Tonka is on R & R

The weather at the end of July was sweltering. The horses were sweating just standing still. Tonka seemed a tad stiff. Under saddle he wasn’t lame but he felt off to me. Despite fresh water in his trough in the turnout, and full water buckets in his stall, the barn owner and I worried that he wasn’t drinking enough. I added electrolytes to his daily ration. That seemed to help, but then, a day later, he came in from the paddock with this rock stuck in his shoe.

stone in shoe


In all my years with horses, I’ve never seen such a massive rock jammed so tightly into a shoe. I had to use a hammer to knock it out. Tonka had likely been playing in the paddock and somehow stepped on this rock just so. It was one of those bizarre and unavoidable mishaps. I don’t know how long he was walking around, off-kilter because of that rock. But, Tonka didn’t seem stressed, or in pain.

Still, it was fortuitous that the blacksmith was already scheduled to put on new shoes the next day.



The outside of the horse’s hoof is like our fingernails, there’s no feeling in it. Shoes can be nailed right on. But, closely under the sole of the foot there are bones and tissue and blood. Some horses have sturdy feet and can go barefoot. Unfortunately, Tonka’s soles are flat, and here in rocky New England he needs shoes to elevate and protect the bottoms of his hooves. Without shoes he walks around ouchy. So, it was with much relief that Georgia, the blacksmith, trimmed and tested his feet and said that there was no obvious bruising. He trotted out sound on the pavement but in the soft footing of the indoor ring, Tonka was lame. This spoke to a muscle issue. The vet was called, and the consensus was that Tonka had pulled his shoulder while walking around uneven because of that rock. This would take some time to heal. Tonka was put on rest and relaxation.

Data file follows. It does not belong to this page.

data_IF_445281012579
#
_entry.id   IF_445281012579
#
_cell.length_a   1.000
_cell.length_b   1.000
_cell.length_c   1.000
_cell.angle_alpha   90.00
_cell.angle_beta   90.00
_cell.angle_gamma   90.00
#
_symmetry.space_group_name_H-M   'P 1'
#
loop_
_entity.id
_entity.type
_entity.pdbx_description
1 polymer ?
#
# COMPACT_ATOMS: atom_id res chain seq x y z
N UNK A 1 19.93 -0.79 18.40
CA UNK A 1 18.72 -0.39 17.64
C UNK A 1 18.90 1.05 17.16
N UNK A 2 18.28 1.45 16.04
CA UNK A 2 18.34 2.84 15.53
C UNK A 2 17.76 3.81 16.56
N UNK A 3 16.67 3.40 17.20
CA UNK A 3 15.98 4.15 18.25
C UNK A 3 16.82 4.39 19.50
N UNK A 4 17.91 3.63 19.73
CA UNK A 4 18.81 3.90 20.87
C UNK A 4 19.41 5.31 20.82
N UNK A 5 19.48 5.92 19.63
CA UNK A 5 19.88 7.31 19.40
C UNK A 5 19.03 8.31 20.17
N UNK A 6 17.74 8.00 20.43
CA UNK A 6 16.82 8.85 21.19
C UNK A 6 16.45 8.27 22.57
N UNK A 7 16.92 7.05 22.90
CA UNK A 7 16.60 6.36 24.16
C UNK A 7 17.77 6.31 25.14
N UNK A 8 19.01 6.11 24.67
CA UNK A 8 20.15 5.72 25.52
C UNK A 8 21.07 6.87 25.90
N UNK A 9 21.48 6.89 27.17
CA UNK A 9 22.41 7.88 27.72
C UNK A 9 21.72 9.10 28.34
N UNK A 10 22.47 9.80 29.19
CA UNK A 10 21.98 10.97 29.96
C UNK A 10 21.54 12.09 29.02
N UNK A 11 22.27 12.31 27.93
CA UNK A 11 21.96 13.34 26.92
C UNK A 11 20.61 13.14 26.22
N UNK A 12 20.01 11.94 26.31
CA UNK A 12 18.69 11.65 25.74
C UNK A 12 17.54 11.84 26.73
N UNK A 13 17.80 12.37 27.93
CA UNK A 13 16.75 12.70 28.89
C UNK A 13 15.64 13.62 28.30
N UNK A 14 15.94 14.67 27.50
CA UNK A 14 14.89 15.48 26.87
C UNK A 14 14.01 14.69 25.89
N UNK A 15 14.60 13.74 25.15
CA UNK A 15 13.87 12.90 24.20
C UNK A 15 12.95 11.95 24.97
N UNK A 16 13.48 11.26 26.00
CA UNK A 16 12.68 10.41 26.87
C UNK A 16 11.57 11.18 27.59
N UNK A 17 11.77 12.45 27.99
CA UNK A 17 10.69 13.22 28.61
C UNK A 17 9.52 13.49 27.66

Some horses don’t take to R & R, but Tonka is a mellow guy. I go daily and hand-graze him in the tall grass.

in grass


He’s in a small turnout, where, hopefully, he can’t overdo it. You can see that he’s been enjoying rolling in the dirt.

dusty horse


After a grooming session, I  put him back into his stall, gleaming. Tonka is shining with good health and wondering why life is suddenly so boring.

in stall


He’s almost back to being fully sound, but not quite yet. I’ll be back in the saddle and exploring new trails in September.


  1. I have never read a more inspirational blog. You are so in tune and kind with your horse…I hope others learn from this and pass it on.

  2. Holy crap! Poor Tonka! I’ve never seen a rock that size wedged into a hoof either. Ouch! He could have yanked his shoulder when he landed on that rock, as well. Thank goodness it wasn’t much worse. The one thing I dislike about animals is their tolerance of pain and their ‘life goes on’ attitude. If they would just go ‘OUCH!’ and refuse to move around there would be so much less damage and we could help them sooner! Thank goodness he has you to care for him. Too many people would have simply thrown him back out in the paddock. Lucky Tonka!